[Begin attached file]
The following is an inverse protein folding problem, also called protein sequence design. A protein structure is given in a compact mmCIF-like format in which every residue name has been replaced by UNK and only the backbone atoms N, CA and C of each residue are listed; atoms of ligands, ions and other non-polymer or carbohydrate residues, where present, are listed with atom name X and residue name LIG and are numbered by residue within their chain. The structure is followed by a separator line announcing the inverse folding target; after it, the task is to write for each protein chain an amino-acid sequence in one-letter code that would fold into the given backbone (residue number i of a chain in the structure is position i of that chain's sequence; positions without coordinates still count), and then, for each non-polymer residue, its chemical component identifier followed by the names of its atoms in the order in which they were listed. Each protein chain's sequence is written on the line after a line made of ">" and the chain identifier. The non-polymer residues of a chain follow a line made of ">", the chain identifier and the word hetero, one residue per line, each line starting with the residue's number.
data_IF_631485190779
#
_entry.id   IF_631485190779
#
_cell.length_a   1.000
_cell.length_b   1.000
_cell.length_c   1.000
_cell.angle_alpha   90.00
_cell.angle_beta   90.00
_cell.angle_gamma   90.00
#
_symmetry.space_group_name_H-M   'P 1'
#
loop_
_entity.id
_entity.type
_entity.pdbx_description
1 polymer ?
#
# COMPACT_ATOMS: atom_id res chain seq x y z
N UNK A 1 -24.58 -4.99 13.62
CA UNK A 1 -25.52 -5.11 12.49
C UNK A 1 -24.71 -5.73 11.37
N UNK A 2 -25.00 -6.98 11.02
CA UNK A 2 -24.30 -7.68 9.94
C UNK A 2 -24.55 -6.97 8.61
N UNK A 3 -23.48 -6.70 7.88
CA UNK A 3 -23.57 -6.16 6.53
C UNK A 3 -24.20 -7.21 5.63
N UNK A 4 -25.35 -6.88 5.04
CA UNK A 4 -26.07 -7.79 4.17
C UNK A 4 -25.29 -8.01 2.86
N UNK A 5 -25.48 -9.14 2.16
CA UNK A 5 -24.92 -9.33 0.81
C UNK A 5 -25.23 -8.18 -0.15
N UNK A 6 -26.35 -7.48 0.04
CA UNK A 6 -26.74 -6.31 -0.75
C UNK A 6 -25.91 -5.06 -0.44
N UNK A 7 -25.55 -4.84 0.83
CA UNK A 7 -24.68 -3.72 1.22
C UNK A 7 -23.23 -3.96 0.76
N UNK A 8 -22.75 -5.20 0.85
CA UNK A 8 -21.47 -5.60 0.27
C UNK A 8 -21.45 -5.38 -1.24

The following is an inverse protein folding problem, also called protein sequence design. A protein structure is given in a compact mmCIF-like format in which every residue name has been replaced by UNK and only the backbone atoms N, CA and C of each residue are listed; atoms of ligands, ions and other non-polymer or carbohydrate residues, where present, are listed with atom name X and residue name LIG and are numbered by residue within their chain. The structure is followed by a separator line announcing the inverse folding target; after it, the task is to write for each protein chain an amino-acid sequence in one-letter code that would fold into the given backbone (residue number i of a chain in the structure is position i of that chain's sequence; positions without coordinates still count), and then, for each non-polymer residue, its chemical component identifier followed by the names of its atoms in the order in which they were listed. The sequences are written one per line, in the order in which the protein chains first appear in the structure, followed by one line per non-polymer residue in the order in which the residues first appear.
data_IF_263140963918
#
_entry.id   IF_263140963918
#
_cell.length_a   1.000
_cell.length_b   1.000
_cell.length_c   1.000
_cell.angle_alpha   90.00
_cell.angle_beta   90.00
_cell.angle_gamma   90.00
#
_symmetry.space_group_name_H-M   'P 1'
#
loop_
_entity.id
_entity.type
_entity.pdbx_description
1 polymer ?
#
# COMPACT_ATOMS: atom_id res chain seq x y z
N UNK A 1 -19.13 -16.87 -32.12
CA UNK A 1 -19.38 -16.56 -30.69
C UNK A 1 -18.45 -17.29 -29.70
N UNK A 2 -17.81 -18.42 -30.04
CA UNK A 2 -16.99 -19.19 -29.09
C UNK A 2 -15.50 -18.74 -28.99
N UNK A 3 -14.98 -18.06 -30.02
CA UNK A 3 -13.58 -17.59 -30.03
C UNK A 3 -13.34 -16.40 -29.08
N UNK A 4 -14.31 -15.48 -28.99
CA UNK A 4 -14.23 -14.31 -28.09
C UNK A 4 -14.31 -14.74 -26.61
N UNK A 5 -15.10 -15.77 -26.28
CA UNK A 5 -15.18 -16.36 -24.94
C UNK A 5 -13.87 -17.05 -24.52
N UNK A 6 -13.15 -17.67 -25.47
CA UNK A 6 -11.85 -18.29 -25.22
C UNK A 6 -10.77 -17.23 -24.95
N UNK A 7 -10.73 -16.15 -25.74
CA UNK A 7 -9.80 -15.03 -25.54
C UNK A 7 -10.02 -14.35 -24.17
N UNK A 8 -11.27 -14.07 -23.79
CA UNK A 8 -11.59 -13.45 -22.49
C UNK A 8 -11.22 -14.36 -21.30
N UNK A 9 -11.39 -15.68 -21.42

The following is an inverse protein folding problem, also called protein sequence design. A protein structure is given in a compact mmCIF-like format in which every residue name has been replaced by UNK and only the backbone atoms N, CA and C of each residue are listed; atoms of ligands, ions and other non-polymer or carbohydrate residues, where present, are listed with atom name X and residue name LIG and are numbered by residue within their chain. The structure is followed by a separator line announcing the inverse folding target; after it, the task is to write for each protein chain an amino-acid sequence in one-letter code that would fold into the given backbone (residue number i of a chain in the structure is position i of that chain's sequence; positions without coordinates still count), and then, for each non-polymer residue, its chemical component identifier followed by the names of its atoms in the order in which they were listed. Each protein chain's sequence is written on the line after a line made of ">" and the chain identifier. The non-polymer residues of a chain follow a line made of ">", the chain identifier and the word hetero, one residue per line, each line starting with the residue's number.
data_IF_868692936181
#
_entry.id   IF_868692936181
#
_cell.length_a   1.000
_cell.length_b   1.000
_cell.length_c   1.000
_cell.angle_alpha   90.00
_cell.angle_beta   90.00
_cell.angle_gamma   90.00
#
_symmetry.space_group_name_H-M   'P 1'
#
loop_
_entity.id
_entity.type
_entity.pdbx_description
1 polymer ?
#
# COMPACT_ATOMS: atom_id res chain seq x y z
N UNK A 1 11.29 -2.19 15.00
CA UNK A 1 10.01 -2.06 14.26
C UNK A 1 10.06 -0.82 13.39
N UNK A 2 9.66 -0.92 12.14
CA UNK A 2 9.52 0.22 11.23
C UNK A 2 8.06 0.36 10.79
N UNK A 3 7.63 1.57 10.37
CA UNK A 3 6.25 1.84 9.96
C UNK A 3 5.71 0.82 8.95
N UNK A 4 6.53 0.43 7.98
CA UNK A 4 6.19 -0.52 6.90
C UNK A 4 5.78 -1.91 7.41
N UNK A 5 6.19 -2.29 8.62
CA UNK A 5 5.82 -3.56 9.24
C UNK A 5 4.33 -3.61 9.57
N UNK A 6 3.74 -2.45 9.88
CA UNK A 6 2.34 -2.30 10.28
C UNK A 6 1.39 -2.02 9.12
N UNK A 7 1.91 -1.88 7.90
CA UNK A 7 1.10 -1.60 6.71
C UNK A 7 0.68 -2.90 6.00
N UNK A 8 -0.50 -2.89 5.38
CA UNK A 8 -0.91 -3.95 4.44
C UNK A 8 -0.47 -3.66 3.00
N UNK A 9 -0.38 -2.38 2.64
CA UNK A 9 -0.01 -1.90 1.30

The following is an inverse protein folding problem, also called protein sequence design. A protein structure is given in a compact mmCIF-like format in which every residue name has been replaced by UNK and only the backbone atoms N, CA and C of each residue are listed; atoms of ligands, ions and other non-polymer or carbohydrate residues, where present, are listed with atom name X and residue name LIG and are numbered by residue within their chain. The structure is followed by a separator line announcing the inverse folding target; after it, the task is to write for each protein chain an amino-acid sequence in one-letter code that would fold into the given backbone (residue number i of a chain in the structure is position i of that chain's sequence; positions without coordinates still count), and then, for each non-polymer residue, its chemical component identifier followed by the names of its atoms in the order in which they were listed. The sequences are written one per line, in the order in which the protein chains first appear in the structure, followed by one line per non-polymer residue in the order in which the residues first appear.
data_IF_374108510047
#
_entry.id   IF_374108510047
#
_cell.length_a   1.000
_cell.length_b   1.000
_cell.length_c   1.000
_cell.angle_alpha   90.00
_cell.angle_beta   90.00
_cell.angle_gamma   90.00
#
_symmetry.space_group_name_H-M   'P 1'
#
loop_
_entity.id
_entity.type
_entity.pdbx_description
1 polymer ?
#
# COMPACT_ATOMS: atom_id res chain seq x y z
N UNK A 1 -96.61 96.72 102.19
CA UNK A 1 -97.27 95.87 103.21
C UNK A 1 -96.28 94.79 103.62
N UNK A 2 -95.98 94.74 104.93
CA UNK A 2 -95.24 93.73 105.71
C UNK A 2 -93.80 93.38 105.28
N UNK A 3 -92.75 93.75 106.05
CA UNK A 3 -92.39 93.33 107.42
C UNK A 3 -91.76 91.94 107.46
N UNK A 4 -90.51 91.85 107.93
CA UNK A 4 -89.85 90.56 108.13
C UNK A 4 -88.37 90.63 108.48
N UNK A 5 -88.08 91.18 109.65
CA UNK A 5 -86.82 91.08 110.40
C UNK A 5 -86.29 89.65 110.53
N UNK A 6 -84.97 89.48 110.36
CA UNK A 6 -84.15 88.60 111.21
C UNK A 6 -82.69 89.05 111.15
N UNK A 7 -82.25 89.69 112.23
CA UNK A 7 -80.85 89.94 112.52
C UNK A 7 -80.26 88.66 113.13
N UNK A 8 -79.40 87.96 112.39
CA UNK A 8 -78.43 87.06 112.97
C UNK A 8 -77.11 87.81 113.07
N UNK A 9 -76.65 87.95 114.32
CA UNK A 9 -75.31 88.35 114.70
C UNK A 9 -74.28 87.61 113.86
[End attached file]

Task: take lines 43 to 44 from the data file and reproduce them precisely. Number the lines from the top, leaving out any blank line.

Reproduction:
N UNK A 8 -22.75 -5.20 0.85
CA UNK A 8 -21.47 -5.60 0.27